We had a treasured night in their company of Ngāti Kuia, including having the luxury of sharing time with one of their truly beautiful kuia, Whaea Elaine Wilson.
And then it was time to depart Titiraukawa, and travel to Parerarua in Blenheim, our next destination.
At Parerarua, recharged the batteries and even had a space to connect with the art of yoga, as we immersed ourselves in strategic planning for the commissioning year ahead. With 46 Whānau Ora Commissioning initiatives; 24 Navigators; 7 Whānau Enterprise Coaches and an ever-flowing stream of good ideas, we wanted to take some time to ensure our organization is up to speed; our project plans in place, our team united on the priority areas we need to strengthen. Just close to three years ago, Ngāti Rarua celebrated their Deed of Settlement at Parerarua Marae in Spring Creek. It was wonderful to be there, thinking about the significance of that day, and the optimism their people have brought to Whānau Ora.
The third day of our hīkoi saw us travel to Waikawa Marae in Picton, where we had a passionate hui with the people at the top of the South, Te Ati Awa, who live up to their mandate, “Mō, Moku mō ngā iwi katoa”. In their wharekai, ‘Whakakotahi’, we shared debate around some of the current and proposed initiatives in Wairau, including:
- Omaka Marae, Pa Ora, Pa Wananga
- Waikawa Marae : Poutama Ahi Kaa – facilitating positive change
- Tiramarama Mai : Keeping rangatahi at school(Maata Waka Trust ki te Tauihu)
- Te Hauora o Ngāti Rarua: Moving towards healthier eating habits and physical activity, through a Whānau Ora approach.
The next stop for Te Pūtahitanga this week, was Omaka Marae, for the Navigator’s Hui led by our Co-ordinator (or as she has been called, ‘the Navigator’s Navigator’), Maire Kipa. The five navigators of Te Tauihu came together to focus on the challenges, the opportunities and the support they can offer whānau in their journey to be self-determining.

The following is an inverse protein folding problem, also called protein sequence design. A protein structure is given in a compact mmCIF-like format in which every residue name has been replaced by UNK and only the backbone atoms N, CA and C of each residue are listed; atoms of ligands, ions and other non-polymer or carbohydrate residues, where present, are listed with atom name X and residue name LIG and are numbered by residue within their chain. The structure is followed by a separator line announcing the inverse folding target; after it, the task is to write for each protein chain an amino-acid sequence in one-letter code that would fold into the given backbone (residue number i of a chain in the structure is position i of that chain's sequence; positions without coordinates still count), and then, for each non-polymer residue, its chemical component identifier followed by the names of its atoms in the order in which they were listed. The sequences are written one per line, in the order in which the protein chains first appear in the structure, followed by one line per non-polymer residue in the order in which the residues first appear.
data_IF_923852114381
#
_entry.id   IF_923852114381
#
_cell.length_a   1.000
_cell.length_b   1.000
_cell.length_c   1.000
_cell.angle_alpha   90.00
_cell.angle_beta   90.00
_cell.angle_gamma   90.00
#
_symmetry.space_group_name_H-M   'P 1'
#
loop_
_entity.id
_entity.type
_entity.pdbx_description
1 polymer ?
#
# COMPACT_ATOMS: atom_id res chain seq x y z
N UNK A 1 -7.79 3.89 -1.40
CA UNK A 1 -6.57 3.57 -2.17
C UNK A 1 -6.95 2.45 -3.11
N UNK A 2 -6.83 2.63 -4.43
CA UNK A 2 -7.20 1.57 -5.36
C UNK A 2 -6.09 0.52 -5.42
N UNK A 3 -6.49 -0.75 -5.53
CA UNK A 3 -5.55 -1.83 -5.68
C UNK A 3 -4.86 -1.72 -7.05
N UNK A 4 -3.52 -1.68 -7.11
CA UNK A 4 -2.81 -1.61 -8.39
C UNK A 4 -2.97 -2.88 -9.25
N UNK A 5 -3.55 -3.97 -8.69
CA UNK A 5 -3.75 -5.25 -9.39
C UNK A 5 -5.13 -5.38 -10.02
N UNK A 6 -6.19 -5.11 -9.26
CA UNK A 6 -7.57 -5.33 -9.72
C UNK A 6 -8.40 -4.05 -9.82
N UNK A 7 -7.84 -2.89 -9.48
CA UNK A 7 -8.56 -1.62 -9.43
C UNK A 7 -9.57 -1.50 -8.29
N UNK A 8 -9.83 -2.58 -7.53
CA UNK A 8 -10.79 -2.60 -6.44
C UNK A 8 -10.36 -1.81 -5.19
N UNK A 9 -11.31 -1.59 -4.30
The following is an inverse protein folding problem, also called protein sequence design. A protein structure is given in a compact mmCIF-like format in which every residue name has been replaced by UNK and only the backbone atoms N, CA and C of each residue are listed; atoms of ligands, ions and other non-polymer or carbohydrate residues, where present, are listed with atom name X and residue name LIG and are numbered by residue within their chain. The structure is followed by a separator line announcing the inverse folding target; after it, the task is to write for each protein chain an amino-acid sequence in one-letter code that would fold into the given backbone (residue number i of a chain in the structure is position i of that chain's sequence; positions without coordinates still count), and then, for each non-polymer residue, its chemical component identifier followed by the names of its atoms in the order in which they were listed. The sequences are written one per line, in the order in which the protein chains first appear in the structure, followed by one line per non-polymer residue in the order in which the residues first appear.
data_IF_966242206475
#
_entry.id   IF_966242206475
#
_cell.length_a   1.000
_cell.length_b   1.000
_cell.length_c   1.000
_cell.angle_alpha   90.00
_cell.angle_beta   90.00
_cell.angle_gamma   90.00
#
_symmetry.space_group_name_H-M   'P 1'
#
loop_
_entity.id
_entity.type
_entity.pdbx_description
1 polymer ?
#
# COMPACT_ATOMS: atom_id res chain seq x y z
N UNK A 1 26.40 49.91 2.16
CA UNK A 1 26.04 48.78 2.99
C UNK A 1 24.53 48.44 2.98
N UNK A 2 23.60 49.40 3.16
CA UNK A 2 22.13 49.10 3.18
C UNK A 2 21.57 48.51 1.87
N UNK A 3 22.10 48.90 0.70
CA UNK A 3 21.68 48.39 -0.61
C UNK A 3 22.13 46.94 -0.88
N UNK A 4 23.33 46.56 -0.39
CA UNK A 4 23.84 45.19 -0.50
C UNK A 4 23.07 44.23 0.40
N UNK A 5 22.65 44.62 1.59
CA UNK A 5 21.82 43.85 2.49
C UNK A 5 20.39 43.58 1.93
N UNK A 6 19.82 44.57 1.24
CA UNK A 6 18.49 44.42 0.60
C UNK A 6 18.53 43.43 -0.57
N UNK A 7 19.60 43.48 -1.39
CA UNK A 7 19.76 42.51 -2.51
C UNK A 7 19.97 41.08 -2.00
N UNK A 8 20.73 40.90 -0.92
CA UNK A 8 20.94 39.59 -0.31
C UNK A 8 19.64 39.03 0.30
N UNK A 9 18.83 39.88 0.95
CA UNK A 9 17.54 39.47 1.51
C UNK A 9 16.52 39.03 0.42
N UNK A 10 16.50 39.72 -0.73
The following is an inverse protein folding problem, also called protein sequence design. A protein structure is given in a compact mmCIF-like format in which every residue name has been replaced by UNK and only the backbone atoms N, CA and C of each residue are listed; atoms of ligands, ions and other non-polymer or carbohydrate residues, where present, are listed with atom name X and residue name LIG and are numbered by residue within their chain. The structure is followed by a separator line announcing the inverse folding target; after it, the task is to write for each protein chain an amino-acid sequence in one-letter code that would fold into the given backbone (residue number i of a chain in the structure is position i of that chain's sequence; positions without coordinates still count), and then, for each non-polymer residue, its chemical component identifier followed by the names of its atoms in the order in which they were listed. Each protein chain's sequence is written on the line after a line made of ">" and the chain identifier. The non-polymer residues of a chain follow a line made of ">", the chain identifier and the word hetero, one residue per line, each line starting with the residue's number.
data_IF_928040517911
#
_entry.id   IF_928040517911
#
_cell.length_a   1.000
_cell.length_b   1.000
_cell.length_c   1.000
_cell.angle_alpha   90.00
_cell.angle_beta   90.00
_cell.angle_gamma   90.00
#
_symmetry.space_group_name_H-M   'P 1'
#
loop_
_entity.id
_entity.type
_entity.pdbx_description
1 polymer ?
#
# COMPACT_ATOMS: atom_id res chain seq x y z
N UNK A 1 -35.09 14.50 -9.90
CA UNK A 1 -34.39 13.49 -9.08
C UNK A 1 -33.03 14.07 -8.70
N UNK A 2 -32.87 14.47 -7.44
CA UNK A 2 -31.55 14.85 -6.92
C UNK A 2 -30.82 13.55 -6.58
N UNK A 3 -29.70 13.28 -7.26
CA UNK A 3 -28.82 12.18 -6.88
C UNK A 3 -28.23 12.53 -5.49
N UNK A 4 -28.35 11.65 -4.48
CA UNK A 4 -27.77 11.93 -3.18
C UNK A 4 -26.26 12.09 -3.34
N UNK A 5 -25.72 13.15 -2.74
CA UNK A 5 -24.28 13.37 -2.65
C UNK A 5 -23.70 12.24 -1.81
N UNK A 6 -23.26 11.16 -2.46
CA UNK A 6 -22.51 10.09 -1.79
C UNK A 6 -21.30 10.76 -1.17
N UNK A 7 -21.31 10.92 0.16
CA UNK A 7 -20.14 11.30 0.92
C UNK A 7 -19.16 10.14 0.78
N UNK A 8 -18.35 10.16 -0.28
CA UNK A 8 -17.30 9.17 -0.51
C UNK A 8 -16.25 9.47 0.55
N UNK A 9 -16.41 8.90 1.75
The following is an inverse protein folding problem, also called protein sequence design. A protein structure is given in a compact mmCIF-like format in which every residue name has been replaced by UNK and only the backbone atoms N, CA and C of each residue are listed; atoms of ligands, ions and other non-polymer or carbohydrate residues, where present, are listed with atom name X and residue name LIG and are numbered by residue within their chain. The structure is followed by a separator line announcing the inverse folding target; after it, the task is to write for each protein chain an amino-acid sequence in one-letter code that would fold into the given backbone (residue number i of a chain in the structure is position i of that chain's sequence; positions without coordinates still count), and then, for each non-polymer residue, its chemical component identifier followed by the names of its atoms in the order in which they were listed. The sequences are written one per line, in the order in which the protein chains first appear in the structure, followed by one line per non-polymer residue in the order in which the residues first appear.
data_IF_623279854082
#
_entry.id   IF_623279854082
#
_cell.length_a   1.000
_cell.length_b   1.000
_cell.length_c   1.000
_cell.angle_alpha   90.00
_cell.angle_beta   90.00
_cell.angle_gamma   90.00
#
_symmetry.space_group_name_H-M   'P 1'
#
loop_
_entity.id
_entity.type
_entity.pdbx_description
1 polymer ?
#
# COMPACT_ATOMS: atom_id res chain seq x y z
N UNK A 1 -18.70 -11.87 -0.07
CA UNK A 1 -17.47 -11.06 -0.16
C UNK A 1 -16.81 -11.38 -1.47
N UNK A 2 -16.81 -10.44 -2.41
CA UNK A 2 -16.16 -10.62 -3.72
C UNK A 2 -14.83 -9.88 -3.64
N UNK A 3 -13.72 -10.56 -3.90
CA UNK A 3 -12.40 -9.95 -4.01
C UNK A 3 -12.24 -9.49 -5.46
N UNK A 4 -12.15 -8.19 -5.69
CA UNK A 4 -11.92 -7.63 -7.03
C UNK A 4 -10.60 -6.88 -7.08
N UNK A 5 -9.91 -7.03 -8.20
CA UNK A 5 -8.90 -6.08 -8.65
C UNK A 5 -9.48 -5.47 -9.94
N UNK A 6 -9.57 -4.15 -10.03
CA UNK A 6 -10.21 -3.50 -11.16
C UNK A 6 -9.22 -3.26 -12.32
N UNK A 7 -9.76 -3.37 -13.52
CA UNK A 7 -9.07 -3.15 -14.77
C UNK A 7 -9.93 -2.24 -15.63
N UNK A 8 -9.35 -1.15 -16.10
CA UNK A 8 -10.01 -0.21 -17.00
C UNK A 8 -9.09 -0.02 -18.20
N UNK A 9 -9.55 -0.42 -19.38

The team of navigators who look after Te Tauihu at Omaka Marae, along with our contract advisor (Te Rā Morris) and Ann Martin, the Tumuaki of Te Awhina Marae o Motueka Society
Being in Wairau, was also a great chance to witness the historic signing of the Memorandum of Understanding between Marlborough Boys College and Maataa Waka Ki Te Tau Trust regarding the collective interest generated by the alternative education programme (Tiramarama Mai) targeted for rangatahi Māori who have disengaged with ‘mainstream’ schooling. The purpose of the Agreement is to work towards achieving the shared outcome of improving the social and educational outcomes for vulnerable students between the ages of 13 – 17 who have become severely disengaged from ‘mainstream’ schooling. It is a fantastic step forward, taking a Whānau Ora approach towards the educational and life prospects for our leaders of tomorrow.
We end our hīkoi to Te Tauihu, in Grovetown, at ‘Ukaipo’ – the conference centre of Te Rūnanga a Rangitane o Wairau Trust. Our Taumata are spending Saturday with our General Limited Partner Board, both boards refreshed with new members, and subsequently it is the right time to look anew at the foundation which established Te Pūtahitanga o Te Waipounamu.
It was an incredible week of learning, of listening, of being on the land, in the waters, across the rohe of the iwi who know those tributaries, those trails, those hills and vales, as home. We felt humbled by the generosity of those who gave their time to us, that we may know the aspirations and dreams of whānau. With all appointments to our team complete, it was important that our new look team start this phase of the journey by returning to the visions of the iwi of Te Waipounamu, the foundation for Te Pūtahitanga.
Kei ngā uri o ngā iwi o Te Tauihu, kei ngā rangatira o te Taumata, nāia te mihi, nāia te oha ki a koutou katoa.